Jefferson City, Mo. — Missouri Secretary of State Jason Kander today announced a program exploring the life of frontiersman John Dougherty. The program will feature professional archaeologist and historian Mark W. Kelly discussing his new book, Lost Voices on the Missouri: John Dougherty and the Indian Frontier. The program will be held at the Missouri State Archives, a division of his office, on Thursday, September 15, 2016 at 7 p.m.
John Dougherty participated in every notable aspect of life on the western frontier and made significant contributions to the fur trade of the upper Missouri River Valley. He was an interpreter and natural historian on the first federally sponsored scientific expedition to the interior of the continent and facilitated the U.S. Army’s reach up the Missouri River to establish the remote outposts of Martin’s Cantonment in 1818, Fort Atkinson in 1819 and then Fort Leavenworth in 1827. Dougherty was later appointed Indian agent for the tribes of the upper Missouri River and served as a Whig Party representative from Clay County in the 1840 Missouri state legislature. He established the town of Iatan on the Missouri River, in modern day Platte County, to facilitate westward expansion and, in company with Robert Campbell, was a successful trader along the Oregon Trail. Dougherty also constructed Multnomah, one of the largest Little Dixie plantation home in the state, near Liberty in 1856.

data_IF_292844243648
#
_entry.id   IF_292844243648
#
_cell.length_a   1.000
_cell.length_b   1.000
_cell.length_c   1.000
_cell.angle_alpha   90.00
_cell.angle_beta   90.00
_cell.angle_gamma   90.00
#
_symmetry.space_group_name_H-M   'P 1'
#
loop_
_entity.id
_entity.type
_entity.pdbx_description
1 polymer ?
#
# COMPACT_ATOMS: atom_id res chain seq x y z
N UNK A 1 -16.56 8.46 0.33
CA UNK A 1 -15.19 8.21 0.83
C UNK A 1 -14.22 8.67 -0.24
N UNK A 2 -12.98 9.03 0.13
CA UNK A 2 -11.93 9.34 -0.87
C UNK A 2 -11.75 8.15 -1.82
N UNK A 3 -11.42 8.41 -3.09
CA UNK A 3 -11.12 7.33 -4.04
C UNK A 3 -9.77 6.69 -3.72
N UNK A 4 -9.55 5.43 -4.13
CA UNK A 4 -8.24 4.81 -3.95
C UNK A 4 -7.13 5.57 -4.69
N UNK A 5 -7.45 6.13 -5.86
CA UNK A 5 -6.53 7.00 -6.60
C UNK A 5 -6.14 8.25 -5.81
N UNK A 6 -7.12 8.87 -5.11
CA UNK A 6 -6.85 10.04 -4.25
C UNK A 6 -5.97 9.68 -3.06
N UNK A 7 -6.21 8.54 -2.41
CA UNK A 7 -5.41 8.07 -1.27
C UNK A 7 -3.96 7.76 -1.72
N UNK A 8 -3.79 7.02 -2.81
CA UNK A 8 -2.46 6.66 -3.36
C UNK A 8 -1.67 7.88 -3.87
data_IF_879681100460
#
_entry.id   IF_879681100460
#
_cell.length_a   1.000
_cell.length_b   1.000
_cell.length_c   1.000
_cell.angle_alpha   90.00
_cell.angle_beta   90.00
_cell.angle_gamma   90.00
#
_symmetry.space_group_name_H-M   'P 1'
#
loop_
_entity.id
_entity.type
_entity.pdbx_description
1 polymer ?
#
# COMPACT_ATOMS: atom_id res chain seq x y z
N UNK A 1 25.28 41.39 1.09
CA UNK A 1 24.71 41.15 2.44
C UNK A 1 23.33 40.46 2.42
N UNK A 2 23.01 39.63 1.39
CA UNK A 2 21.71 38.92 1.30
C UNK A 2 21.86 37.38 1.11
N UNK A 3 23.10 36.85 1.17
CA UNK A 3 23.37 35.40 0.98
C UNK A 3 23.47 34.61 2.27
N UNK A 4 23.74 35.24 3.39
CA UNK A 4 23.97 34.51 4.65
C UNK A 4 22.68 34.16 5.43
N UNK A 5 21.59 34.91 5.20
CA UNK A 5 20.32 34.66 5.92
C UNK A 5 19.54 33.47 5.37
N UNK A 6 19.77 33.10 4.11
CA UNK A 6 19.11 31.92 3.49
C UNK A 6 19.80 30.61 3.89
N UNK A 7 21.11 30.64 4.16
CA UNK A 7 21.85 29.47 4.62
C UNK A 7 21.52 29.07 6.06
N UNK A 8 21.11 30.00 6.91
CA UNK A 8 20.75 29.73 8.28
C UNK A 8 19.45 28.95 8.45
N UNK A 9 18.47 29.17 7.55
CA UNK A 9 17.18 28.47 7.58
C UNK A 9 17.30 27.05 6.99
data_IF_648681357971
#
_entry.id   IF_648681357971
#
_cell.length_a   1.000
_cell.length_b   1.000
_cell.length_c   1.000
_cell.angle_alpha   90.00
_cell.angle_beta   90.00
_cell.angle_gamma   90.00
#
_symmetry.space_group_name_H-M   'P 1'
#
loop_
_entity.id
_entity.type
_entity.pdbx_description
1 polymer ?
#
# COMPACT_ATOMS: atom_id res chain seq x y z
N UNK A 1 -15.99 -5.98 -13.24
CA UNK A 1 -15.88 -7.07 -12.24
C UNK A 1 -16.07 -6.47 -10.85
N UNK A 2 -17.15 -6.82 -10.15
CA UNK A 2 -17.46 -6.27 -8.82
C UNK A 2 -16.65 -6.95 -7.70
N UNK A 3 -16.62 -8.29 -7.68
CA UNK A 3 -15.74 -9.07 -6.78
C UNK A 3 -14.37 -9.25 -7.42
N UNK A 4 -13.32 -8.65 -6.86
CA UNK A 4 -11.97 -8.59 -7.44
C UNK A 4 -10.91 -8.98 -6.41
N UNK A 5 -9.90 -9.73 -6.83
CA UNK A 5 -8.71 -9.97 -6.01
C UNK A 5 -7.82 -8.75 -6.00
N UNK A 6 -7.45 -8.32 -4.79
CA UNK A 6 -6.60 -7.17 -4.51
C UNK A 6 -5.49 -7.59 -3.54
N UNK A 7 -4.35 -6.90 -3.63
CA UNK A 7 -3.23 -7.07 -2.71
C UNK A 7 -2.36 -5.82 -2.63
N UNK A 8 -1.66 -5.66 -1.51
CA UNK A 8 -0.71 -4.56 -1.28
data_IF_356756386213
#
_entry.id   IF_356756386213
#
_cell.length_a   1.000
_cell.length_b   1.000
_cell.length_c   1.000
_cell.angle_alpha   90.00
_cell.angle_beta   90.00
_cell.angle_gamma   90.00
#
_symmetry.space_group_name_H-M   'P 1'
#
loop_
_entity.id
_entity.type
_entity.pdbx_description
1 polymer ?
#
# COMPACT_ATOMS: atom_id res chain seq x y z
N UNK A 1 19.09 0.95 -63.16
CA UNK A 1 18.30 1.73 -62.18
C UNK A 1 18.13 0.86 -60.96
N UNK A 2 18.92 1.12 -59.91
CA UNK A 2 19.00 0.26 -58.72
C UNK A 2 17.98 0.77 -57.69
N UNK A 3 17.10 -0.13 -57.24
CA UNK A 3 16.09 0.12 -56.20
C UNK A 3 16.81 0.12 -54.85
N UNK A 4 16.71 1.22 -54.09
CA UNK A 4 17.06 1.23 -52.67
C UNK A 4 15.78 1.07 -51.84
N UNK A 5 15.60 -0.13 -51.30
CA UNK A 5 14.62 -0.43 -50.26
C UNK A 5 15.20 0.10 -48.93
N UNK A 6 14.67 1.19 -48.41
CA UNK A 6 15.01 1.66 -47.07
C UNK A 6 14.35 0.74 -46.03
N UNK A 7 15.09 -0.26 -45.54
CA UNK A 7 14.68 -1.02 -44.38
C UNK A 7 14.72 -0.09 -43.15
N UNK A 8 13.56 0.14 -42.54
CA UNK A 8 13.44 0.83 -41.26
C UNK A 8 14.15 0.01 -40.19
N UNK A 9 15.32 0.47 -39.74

Join Mark Kelly as he shares his research into the life and times of a remarkable Missouri frontiersman.
The Missouri State Archives is the official repository for state documents of permanent historic value, and is located at 600 West Main Street in Jefferson City. All programs at the Archives are free of charge and open to the public, with seating available on a first-come, first-served basis.
For more information on this and other programming at the Archives, contact Emily Luker, (573) 526-5296 or email@example.com .